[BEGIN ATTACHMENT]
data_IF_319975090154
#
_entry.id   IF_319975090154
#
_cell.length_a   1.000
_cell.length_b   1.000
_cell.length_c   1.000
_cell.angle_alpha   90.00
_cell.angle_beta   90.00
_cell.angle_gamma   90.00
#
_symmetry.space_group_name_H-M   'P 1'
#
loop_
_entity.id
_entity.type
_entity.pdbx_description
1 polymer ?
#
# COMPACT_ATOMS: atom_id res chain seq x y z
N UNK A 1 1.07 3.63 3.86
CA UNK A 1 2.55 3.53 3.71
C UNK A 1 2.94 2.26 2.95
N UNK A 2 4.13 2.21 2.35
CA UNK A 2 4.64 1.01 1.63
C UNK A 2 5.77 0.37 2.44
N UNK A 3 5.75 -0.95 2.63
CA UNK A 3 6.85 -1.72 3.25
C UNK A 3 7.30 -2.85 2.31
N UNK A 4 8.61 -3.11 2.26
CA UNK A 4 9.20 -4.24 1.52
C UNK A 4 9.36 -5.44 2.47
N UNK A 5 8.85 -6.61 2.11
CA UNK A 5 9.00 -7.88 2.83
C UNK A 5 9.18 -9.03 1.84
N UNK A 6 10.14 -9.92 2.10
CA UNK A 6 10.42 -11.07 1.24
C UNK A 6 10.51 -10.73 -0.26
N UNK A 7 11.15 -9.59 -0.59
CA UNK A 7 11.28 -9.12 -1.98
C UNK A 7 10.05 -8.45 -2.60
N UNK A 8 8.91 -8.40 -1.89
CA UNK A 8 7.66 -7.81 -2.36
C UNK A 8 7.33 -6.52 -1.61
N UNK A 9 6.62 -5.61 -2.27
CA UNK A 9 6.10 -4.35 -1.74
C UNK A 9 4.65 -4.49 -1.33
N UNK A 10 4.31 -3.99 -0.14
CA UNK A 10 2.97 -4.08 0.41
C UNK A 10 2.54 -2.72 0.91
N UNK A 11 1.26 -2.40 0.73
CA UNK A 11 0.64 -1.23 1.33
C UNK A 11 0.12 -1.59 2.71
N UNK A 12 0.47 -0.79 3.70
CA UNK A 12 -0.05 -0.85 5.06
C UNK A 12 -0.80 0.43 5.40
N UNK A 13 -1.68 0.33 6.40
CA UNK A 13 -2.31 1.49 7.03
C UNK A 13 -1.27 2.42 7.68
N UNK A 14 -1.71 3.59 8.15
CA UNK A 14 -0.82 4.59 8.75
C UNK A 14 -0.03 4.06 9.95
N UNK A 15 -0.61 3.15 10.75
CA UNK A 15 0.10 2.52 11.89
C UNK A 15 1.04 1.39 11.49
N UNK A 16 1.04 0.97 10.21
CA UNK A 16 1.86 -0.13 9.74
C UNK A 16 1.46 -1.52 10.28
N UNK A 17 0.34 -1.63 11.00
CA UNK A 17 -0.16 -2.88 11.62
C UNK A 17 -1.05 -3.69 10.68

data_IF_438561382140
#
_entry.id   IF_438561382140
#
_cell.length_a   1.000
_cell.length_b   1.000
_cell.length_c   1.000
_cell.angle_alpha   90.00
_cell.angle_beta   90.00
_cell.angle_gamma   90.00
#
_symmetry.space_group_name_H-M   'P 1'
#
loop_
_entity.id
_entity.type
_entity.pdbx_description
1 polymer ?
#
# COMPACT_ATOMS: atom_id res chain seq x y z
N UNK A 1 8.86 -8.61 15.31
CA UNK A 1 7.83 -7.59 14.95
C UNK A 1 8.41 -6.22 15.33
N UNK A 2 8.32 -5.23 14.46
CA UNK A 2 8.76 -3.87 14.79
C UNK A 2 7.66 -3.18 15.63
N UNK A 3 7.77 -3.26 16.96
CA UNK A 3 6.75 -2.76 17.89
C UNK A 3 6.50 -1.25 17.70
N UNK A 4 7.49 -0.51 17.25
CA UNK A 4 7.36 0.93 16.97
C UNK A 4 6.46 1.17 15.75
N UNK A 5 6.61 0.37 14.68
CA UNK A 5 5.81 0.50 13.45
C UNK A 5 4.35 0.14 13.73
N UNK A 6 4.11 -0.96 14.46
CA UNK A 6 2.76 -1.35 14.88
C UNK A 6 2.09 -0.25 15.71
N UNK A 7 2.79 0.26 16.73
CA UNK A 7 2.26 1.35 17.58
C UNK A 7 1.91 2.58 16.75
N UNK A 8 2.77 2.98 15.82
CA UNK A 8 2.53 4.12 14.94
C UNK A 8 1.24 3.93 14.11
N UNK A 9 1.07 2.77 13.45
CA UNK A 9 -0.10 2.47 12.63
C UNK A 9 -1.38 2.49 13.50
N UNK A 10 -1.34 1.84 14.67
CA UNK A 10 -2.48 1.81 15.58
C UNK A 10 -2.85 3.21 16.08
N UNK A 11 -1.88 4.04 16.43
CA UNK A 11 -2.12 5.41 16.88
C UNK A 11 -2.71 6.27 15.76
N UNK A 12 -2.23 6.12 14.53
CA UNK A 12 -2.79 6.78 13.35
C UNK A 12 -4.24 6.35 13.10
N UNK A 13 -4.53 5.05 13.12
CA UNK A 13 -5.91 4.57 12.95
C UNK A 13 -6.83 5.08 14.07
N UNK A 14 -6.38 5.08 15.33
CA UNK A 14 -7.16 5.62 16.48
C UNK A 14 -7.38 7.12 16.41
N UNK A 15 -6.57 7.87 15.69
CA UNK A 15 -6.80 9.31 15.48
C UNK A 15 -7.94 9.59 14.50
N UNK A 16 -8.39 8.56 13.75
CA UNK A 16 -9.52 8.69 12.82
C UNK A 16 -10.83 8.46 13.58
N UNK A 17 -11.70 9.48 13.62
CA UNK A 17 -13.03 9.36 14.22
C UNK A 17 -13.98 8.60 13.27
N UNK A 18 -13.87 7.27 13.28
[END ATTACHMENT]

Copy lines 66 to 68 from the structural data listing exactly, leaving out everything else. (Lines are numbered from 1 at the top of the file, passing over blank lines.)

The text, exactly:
N UNK A 16 1.04 0.97 10.21
CA UNK A 16 1.86 -0.13 9.74
C UNK A 16 1.46 -1.52 10.28